The Dude – Quincy Jones (1981)

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Quincy Jones released “The Dude” in 1981 which saw the super producer and composer bring together some of the best singers, musicians and song writers of the time.

I believe this is one of the most underrated albums of all time certainly in the Soul music genre which I see many lists of great soul and funk albums but never does “The Dude” make the bill.

The opening track “Ai No Corrida” is such a brilliantly constructed piece of music. The melody is infectious even if you have no idea what Ai No Corrida means. But you don’t need to know or care as the vocals of Charles May and Patti Austin transport you to world of funkiness with some awesome musical arrangement.

Perhaps the vocals being so in the upper register can get a little wearing but the groove is on point.

The title track “The Dude” is next. Essentially the song is a rap/soul song with James Ingram providing the vocals. Written by Rod Temperton and Patti Austin the song talks about this character “The Dude” who seems to me to be almost pimp like in the description of him. It’s a little cheesy because you have that date style of early rap which in inoffensive but I love this tune because quite frankly once again it is a wonderfully put together song.

I feel like every element of the song has been carefully thought out. Every frame of it’s construction from the instrumentation, the vocals, the ability to let the song simmer in it’s instrumental and that final bridge which brings together all the elements with Ingram putting in a stellar vocal performance.

“Just Once” is the first example of a ballad on the project. Ingram again is the lead vocalist and this is another heartfelt and believable performance from a singer who doesn’t really get the credit he deserves compared to many other of his contemperies.

The song is standard in it’s set up with a piano from producer and writer David Foster playing an important role in the atmosphere the song creates. The song has a slushiness that I don’t really care for and the lyrics also are not to my particular taste as he talks about getting back together with someone but the lead lyric is “Just Once” which confuses me as I would have thought he would want things back to how they were forever and not just the once.

The mellow atmosphere is replaced by an absolute gem called “Betcha’ Wouldn’t Hurt Me”. This song was written by Stevie Wonder with Patti Austin taking over the lead vocals.

Austin’s vocal is understated and not particularly loud but the groove of the song and guitar rift more than make up for that. The title of the song is never mentioned and is important because it is really a review of the lyrics in the verses and chorus – like an ironic statement about this person who promised so much for this relationship but in the end didn’t care enough to try harder.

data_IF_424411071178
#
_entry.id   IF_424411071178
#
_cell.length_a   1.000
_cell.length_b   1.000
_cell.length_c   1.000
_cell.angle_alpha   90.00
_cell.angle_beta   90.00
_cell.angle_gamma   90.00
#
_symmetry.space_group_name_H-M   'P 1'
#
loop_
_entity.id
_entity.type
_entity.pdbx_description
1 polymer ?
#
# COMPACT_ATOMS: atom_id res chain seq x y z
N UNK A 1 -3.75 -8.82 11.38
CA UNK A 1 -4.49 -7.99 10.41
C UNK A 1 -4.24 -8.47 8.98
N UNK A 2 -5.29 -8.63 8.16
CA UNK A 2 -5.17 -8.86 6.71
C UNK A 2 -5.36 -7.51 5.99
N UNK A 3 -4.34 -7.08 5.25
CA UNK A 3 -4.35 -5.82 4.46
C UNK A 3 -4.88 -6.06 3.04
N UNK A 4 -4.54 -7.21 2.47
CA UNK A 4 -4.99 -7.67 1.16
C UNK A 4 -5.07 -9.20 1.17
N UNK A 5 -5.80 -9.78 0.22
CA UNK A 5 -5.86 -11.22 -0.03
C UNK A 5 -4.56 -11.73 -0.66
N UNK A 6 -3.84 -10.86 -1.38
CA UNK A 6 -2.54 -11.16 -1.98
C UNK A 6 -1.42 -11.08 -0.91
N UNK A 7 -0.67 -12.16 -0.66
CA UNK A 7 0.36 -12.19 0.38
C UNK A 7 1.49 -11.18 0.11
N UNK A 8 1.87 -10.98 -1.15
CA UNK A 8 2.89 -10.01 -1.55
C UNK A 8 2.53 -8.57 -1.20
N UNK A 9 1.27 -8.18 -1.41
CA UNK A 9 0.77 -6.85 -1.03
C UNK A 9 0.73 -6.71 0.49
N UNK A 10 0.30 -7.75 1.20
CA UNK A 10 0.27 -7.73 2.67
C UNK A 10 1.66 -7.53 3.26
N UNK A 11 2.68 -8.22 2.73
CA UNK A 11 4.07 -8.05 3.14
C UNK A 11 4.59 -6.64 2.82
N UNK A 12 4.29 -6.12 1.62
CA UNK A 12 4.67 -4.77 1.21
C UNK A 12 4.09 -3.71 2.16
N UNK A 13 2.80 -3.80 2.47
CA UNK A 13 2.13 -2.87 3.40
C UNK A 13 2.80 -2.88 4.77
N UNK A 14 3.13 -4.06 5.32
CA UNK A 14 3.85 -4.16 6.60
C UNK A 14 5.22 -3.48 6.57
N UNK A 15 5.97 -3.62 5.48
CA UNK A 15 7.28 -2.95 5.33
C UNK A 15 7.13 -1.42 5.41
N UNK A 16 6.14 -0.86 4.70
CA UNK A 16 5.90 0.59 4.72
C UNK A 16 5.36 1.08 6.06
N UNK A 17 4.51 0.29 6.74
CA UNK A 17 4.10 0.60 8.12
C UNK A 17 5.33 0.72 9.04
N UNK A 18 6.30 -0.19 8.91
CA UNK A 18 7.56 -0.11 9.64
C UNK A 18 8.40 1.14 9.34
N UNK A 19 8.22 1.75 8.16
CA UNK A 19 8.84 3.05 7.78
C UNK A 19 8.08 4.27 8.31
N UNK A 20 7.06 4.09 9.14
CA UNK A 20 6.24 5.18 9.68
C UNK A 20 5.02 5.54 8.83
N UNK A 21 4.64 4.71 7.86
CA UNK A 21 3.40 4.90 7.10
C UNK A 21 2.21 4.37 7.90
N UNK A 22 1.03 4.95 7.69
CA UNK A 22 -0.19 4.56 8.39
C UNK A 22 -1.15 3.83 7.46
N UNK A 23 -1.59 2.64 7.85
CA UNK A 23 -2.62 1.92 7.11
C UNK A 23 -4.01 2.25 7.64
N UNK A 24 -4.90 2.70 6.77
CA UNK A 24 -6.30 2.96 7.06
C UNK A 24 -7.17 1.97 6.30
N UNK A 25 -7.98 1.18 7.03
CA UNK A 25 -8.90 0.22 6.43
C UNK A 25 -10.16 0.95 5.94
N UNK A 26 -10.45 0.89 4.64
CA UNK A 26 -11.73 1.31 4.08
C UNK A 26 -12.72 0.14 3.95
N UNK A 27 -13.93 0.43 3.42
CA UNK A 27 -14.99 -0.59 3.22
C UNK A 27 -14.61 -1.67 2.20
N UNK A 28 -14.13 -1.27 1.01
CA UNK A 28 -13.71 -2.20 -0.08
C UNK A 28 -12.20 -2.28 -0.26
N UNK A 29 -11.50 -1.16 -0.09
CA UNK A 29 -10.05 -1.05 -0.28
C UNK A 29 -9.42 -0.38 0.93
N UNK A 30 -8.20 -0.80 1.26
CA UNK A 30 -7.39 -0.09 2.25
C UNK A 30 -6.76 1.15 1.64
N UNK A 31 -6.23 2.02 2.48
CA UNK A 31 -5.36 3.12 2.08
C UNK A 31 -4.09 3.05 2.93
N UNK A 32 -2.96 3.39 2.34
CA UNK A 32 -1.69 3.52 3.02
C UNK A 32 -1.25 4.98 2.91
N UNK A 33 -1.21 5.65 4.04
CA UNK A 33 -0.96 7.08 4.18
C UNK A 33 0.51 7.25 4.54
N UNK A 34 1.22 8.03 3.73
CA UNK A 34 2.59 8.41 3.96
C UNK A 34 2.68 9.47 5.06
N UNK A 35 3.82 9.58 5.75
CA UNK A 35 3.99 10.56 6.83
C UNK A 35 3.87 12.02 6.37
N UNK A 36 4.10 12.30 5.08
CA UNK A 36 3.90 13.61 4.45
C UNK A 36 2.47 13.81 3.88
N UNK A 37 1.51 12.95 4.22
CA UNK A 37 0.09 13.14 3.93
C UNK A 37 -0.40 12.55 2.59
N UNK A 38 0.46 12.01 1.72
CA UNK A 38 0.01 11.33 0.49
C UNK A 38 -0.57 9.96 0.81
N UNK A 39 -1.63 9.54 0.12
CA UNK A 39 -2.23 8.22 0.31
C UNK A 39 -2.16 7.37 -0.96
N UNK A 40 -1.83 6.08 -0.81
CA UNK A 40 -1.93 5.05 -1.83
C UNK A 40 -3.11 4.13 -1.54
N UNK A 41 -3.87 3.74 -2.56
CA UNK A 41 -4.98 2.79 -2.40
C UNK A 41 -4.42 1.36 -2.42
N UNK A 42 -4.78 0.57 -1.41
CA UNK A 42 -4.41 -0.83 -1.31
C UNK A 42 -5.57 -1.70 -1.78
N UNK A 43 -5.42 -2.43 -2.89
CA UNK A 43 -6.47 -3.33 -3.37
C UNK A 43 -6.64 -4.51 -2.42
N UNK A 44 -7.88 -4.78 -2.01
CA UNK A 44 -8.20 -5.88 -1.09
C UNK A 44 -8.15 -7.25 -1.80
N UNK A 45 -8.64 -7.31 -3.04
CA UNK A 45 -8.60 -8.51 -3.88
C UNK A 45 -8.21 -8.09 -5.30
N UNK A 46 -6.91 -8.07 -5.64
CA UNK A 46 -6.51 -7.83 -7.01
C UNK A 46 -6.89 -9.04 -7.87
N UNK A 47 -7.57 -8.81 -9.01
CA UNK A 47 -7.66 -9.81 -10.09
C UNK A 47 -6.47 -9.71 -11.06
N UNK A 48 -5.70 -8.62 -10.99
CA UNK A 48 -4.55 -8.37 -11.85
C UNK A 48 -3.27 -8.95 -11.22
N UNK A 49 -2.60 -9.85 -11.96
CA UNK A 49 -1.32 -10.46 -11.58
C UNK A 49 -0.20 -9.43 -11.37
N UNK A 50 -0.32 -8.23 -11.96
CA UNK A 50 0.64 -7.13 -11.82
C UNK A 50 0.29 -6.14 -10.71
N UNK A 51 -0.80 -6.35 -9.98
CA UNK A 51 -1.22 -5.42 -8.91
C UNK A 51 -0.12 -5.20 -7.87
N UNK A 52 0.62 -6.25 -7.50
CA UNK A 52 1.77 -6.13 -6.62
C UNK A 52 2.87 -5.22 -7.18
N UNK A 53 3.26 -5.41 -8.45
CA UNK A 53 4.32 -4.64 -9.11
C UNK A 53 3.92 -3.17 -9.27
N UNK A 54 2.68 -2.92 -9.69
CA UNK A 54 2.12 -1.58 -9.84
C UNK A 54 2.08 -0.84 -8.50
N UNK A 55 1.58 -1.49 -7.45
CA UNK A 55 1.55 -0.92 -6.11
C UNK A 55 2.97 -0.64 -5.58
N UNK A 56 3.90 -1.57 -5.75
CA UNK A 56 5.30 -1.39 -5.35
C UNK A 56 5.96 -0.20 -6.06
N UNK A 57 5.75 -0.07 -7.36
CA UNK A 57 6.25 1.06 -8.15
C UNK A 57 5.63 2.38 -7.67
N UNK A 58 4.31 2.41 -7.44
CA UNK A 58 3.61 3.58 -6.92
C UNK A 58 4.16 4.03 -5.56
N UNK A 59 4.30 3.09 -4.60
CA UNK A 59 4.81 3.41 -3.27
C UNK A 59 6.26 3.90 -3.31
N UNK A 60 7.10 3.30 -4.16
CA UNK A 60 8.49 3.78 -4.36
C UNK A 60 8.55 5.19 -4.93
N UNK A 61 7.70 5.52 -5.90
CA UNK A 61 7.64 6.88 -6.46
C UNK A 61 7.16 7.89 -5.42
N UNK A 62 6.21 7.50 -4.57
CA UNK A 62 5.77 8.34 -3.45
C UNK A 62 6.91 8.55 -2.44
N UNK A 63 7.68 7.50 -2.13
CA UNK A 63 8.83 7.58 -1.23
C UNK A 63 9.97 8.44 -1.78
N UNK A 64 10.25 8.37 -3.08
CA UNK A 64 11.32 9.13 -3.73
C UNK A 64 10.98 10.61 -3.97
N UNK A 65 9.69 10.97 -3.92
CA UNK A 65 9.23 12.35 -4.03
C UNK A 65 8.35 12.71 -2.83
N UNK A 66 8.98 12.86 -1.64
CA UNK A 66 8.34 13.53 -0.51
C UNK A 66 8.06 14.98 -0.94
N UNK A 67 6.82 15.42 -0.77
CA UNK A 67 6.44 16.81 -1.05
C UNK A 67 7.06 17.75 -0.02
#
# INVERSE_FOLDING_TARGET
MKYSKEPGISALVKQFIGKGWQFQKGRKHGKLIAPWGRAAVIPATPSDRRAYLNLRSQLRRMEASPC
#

The second half of the album (i’m listening to it on vinyl) kicks off with “Something Special”. Written by Temperton and sung by Austin. It has a wonderful bassline and is just so seductive & soulful you can’t help but get caught up in the way the song creates a mood.

And Quincy Jones is able to arrange and compose songs to fit any sort of mood. His musical knowledge is all on display with this project.

“Razzmatazz” is the big hitter from the album. It’s the dancefloor stomper with Austin leading the vocal charge on this brilliant song. It’s a feel good song and one to play when you are getting ready for a night out. I dare you not to feel good when you hear this track.

The way the chorus will have you trying to say all the lyrics just as quickly as Austin does as this groovy disco funk gargantuan raises the level of quality on this album even further.

“One Hundred Ways” slows things down with Ingram singing a song very similar to the earlier track “Just Once”. Ingram shows different aspects to his vocal though I feel he struggles with his falsetto yet who am I to say anything when he won the Grammy for best R&B vocal performance!  Don’t get me wrong I think Ingram is a world class singer, I just don’t think that this is his best performance – not even on this album!

The 8th track is “Velas” which is the only instrumental on the album. As Stevie Wonder is on this album I did have to check to see if the harmonica playing was him but it was in fact Jean “Toots” Thielemans (who died in August of 2016). It is the harmonica that acts essentially as the replacement for the vocal with the rest of the instrumentation fitting with the style we have heard on the other tracks. This mellow groove is pretty if a little long.

The final track on “The Dude” is “Turn On The Action”. This is a massive funky track to end this excellent album. Patti Austin’s mesmerising vocals are back in force on this one with the electric piano being played by Herbie Hancock.

Everything about soul and funk music seems to be included on this track. It’s big and bold and whilst there are melodic similarities to “Razzmatazz” there is something about this song that seems a little more epic in it’s scale.

 

Quincy Jones clearly wanted to bring together the finest musicians in the game at the time and he has composes and arranged some fantastic pieces of music. It’s fresh, fun and clever in it’s use of some of the best singers and writers about. Even as I listen to it now I can appreciate the amount of work that has gone into these 9 tracks in what is one of the most listenable albums I have heard.

 

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